Want the best seat for the 2010 Alltech FEI World Equestrian Games? It can be yours for $4.5 million; but unlike other seats, you also get eight bedrooms, nine bathrooms and a chance to live there long after the Games are over.
The property at 3091 Ironworks Pike sits on a 42-acre peninsula surrounded by Kentucky Horse Park. The cut-stone house was built in 1930 by the family that originally owned the Horse Park property, and it has remained privately owned. The current owner, identified by property records as Rodney Parsons, spends most of his time in Florida.
The agent for the house, Arnold Kirkpatrick, calls it a "magnificent property" that would be perfect for sport horse people who are coming to Kentucky in increasing numbers to compete at the Horse Park.
Most people who have shown an interest have been horse people, he said, "but the truth is the house is so lovely it would make a wonderful year-round house, and most sport horse people are seasonal," Kirkpatrick said.
Most serious hunter-jumper competitors spend the winter at horse shows in Florida.
Of course, Horse Park officials would love to see this architectural gem — designed by famed Kentucky architect Robert McMeekin — as part of the park.
"As the Horse Park continues to develop, we want to be sure we are always providing more green space than development, therefore we always have an eye toward land acquisition," said Horse Park Executive Director John Nicholson. "However, the current economic climate would not lend itself to doing anything at this time."
Kirkpatrick said he thinks it would make sense for a friend of the Horse Park to buy it and then turn it into some kind of exclusive club.
"It would be very nice to have a part of the Horse Park returning to where it formerly was," he said.
Certainly, the house would provide an elegant setting for entertainment. The 11,496-square-foot residence has a formal entry hall, large living and dining rooms, a library, and a room designed as a bar in a ship, which was constructed from a yacht that belonged to the Harkness family, the original builders. To get to it, you open a secret panel in the library that leads downstairs. With the eight bedrooms and nine baths, there are a three-car garage and a small guest house.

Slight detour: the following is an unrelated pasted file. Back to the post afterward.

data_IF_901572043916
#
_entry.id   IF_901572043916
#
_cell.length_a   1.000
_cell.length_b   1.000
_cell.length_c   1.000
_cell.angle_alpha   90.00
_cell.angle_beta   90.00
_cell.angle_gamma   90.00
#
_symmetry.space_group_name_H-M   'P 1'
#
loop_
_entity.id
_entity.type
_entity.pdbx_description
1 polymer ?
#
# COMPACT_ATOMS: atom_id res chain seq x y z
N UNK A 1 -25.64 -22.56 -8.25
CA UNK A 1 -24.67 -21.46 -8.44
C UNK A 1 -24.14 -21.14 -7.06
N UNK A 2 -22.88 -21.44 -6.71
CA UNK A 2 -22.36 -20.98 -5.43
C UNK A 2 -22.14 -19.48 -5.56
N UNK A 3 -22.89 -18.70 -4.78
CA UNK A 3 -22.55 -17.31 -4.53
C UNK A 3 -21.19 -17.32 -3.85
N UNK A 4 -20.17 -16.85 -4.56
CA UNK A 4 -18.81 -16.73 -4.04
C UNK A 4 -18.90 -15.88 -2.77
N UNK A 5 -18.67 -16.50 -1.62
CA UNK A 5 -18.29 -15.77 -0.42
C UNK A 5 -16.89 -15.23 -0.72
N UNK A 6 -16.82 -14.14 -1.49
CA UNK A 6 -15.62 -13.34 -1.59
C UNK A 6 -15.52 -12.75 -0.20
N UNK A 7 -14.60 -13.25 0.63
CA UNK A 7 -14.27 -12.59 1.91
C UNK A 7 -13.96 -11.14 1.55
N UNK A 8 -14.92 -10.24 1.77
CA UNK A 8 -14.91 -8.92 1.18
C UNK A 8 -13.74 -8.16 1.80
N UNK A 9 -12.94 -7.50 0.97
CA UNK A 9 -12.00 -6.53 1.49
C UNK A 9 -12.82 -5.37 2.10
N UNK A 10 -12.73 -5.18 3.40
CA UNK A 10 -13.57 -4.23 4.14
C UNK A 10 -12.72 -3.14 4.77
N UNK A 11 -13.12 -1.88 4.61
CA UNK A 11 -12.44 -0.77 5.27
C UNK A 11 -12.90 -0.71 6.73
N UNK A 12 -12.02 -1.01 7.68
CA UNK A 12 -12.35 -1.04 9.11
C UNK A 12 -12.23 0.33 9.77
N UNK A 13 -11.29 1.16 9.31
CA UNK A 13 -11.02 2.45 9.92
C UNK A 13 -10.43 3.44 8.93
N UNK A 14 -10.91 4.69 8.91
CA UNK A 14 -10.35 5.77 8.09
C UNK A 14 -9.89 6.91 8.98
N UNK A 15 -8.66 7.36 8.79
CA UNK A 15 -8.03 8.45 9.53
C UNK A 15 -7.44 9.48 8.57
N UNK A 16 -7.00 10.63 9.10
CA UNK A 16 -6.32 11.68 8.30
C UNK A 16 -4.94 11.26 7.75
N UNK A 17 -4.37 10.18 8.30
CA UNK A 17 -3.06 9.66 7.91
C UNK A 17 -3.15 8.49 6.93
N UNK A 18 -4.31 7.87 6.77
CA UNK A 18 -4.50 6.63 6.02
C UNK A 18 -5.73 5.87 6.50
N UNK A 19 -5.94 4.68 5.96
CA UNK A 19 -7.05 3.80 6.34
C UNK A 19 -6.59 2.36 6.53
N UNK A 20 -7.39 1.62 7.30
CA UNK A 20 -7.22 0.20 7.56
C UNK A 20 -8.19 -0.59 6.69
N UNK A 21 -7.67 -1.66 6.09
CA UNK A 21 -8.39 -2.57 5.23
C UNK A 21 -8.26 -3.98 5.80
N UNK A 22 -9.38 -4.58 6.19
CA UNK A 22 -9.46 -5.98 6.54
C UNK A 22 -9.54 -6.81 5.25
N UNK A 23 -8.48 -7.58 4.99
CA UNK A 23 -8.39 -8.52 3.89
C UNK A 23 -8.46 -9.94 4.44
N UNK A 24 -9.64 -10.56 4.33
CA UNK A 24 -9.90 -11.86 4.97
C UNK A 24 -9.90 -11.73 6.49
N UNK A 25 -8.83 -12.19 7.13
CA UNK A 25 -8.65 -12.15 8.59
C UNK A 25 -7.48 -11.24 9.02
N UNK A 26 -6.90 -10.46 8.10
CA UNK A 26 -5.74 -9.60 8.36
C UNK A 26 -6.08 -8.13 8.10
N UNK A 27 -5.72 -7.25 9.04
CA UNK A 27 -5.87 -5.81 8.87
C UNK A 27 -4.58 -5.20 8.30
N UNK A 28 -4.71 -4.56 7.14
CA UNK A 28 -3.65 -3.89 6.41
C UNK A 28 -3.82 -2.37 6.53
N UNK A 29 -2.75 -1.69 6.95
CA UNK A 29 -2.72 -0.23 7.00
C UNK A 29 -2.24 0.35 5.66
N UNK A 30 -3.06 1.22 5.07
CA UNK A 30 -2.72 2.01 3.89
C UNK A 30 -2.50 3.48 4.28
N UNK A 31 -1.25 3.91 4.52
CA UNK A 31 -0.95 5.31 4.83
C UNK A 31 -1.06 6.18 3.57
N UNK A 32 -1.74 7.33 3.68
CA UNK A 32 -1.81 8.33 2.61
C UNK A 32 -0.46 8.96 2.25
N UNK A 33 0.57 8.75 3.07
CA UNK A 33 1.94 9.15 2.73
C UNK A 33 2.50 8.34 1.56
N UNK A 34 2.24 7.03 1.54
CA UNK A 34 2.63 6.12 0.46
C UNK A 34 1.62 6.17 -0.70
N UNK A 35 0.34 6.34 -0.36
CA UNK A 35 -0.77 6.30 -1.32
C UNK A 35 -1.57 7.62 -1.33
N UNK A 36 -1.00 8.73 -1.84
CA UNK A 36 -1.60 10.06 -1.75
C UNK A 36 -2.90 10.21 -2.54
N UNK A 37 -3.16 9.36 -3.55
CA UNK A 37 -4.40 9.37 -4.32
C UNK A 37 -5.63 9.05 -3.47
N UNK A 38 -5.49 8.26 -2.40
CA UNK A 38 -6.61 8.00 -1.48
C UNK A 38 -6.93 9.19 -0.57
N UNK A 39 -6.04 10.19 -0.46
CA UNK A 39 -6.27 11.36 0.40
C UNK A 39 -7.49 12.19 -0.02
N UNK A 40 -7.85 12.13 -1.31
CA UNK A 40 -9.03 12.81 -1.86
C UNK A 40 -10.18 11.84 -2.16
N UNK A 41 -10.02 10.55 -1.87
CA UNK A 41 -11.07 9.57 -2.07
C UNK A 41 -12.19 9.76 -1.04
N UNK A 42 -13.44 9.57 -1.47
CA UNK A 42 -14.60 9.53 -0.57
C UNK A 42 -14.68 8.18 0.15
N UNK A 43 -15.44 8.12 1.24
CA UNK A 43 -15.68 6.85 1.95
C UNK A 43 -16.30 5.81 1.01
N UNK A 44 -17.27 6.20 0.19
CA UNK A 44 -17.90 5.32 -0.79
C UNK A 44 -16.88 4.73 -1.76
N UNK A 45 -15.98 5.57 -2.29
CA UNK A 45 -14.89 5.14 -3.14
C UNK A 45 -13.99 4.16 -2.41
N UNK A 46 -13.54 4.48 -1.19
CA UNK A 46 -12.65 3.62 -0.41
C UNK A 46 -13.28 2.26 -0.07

The house also looks out over a long, green vista that fronts Ironworks Pike, and in the back overlooks the Horse Park's new stadium.
Of course, if $4.5 million is too steep, there are some other Ironworks properties for sale that would also provide easy access to the Games, which take place Sept. 25-Oct 10. The area has started to become a sport horse area, with the advent of Spy Coast Farm, a Long Island hunter-jumper operation that several years ago bought Gracefield Farm on the corner of Ironworks and Newtown Pike.
Jim Broadwater is showing a $1.2 million house, just off Ironworks, at 3337 Rushing Wind Lane on 14 acres.
He says some interest in the area is probably partly due to the World Games.
"This is a place that could be fenced to accommodate a limited number of horses," he said.
Real estate agent Linda Willson is showing a $3.6 million, four-bedroom house with a pool at 3371 Ironworks Pike on 30 acres.
It does not have equine facilities, but could, Willson said.
"This is ready for anyone's vision," she said. "People want to be close to the Horse Park; that's why we're seeing sales around there.
Willson said she recently sold a property to a family from Las Vegas who came to the Horse Park for their child to compete in the Pony Finals.
"They came back, they looked around and ended up buying," she said. "They'll live here from May to October for all the events.
"I think horse people are going to be buying here not because of the Games themselves but because of what the Games have done for the Horse Park."